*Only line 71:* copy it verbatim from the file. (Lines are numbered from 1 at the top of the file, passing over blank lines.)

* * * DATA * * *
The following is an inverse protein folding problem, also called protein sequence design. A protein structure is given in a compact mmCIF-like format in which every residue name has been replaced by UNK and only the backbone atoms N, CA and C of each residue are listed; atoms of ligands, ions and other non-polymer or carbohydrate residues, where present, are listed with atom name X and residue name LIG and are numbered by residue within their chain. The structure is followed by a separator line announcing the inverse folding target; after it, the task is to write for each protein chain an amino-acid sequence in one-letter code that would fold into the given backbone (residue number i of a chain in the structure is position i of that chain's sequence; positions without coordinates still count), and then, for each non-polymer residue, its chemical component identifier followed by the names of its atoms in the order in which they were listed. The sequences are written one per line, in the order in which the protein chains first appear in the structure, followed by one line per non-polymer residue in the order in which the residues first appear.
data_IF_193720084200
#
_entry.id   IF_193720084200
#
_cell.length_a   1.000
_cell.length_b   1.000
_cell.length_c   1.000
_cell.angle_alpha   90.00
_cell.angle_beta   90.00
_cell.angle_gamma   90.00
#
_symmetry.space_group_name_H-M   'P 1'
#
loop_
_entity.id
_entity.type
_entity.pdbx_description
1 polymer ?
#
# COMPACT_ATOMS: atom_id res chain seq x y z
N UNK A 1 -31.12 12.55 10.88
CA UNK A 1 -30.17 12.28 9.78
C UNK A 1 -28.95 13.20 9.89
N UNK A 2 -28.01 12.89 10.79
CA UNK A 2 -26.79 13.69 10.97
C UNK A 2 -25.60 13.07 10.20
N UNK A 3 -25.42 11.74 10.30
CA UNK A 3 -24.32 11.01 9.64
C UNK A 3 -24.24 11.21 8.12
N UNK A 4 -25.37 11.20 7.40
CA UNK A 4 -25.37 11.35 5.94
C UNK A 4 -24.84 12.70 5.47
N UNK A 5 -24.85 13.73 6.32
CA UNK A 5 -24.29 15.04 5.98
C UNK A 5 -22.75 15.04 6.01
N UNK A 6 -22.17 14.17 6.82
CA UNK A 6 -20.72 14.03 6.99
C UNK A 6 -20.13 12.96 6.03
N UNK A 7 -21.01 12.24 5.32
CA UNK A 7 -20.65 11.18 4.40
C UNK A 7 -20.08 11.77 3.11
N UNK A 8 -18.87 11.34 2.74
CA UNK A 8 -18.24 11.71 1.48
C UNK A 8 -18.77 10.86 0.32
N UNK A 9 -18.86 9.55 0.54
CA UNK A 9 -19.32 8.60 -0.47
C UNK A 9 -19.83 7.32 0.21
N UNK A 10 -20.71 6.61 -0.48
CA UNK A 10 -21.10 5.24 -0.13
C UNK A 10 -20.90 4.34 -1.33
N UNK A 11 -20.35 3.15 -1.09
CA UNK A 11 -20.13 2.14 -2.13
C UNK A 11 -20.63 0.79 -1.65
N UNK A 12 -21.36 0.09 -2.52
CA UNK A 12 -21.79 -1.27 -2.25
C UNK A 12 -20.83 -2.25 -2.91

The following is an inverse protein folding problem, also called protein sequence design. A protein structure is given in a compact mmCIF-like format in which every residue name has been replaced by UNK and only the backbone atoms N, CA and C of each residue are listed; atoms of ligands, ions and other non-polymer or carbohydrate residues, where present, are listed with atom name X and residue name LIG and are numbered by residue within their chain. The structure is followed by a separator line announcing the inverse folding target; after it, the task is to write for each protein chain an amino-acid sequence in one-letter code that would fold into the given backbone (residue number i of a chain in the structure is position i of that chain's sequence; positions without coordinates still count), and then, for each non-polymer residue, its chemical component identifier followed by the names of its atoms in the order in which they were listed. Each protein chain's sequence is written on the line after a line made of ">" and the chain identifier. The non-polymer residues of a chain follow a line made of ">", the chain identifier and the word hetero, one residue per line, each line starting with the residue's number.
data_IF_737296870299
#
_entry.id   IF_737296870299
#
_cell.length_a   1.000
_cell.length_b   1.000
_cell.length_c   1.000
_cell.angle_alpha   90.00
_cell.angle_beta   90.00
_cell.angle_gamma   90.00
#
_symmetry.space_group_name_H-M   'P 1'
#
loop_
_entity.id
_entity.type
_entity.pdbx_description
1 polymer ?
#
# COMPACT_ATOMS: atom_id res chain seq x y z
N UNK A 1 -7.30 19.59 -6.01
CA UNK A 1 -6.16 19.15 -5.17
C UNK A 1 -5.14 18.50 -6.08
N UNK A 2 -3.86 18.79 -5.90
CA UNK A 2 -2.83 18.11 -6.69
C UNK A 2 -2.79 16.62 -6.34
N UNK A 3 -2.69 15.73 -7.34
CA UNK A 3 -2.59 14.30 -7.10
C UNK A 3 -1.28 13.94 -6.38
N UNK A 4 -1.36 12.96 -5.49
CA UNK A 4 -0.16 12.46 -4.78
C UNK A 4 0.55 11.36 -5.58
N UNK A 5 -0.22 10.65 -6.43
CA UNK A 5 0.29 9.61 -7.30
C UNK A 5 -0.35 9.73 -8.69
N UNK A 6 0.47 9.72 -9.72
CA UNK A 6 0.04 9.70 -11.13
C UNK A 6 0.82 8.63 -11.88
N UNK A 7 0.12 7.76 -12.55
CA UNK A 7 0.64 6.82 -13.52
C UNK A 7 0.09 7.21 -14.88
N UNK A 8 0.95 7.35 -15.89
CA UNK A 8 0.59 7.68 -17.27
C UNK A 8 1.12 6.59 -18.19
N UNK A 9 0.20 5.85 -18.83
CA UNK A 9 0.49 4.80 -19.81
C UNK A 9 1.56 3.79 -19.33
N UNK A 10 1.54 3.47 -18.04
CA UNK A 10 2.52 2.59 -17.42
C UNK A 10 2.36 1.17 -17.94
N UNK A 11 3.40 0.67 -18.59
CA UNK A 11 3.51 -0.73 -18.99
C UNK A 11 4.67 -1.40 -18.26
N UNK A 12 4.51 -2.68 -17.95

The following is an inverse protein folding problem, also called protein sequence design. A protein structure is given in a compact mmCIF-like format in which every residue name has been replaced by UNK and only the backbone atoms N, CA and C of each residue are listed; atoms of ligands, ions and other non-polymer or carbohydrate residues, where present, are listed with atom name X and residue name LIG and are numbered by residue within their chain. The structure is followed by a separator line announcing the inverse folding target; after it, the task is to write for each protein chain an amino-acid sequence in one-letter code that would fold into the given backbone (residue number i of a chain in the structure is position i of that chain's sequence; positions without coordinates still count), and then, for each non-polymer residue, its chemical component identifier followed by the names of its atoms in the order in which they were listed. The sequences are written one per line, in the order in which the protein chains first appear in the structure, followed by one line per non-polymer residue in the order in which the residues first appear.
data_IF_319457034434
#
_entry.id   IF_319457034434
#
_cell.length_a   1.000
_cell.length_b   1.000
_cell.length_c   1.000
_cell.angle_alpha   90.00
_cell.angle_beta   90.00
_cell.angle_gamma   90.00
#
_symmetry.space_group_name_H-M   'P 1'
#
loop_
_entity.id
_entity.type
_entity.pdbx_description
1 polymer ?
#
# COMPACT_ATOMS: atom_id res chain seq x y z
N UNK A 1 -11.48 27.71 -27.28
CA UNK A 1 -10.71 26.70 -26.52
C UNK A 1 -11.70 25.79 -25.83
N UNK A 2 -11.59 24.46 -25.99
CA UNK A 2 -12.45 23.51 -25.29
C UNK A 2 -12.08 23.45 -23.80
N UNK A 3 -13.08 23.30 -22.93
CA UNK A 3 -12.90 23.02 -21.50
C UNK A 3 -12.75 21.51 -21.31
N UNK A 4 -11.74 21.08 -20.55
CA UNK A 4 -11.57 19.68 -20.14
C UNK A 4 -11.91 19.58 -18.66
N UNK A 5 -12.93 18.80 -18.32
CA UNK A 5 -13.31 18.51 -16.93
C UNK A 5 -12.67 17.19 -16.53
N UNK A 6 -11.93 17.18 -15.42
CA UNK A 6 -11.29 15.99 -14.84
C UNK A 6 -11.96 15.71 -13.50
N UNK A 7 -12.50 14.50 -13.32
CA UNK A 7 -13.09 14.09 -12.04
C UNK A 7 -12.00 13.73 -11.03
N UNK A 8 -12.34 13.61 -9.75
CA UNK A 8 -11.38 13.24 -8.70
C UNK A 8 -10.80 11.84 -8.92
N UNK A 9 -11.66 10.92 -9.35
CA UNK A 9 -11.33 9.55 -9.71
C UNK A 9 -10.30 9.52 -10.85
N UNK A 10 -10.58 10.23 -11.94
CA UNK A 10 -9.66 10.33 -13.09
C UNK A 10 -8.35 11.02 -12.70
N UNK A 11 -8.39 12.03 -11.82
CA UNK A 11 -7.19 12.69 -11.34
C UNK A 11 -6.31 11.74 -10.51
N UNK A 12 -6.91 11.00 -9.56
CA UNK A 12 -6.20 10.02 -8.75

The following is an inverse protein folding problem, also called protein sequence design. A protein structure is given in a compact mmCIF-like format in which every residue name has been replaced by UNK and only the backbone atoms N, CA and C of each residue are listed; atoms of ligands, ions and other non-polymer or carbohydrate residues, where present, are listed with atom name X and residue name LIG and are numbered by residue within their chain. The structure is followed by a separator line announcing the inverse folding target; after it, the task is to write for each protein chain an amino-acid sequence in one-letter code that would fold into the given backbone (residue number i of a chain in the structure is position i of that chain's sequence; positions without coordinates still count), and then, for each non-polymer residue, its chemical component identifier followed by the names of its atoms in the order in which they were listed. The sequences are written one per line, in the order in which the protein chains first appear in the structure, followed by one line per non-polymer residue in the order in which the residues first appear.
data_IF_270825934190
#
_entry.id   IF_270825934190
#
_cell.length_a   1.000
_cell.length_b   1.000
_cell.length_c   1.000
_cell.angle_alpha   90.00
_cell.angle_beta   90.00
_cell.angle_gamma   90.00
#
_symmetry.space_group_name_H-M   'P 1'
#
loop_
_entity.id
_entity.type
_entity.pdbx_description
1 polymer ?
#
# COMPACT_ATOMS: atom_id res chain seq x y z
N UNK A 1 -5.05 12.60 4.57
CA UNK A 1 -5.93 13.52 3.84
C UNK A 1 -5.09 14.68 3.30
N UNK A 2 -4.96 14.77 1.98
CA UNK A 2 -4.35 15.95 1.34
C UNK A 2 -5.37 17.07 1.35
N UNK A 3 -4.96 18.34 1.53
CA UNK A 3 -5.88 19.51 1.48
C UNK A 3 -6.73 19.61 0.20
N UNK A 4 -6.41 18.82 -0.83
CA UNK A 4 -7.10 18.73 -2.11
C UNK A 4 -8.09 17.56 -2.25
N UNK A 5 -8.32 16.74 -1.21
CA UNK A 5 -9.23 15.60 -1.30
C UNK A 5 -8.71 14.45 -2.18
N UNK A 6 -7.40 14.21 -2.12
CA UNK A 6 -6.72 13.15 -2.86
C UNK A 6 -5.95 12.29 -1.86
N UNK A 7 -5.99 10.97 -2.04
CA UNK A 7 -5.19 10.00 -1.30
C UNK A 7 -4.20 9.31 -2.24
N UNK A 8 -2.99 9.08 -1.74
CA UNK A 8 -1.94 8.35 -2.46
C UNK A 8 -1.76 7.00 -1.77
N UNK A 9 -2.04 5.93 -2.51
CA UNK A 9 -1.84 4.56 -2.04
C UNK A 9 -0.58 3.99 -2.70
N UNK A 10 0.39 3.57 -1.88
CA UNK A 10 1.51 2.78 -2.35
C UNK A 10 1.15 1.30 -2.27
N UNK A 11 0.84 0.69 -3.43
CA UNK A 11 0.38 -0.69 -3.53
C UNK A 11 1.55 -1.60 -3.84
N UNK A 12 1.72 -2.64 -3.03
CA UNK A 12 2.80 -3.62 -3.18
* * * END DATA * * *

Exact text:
#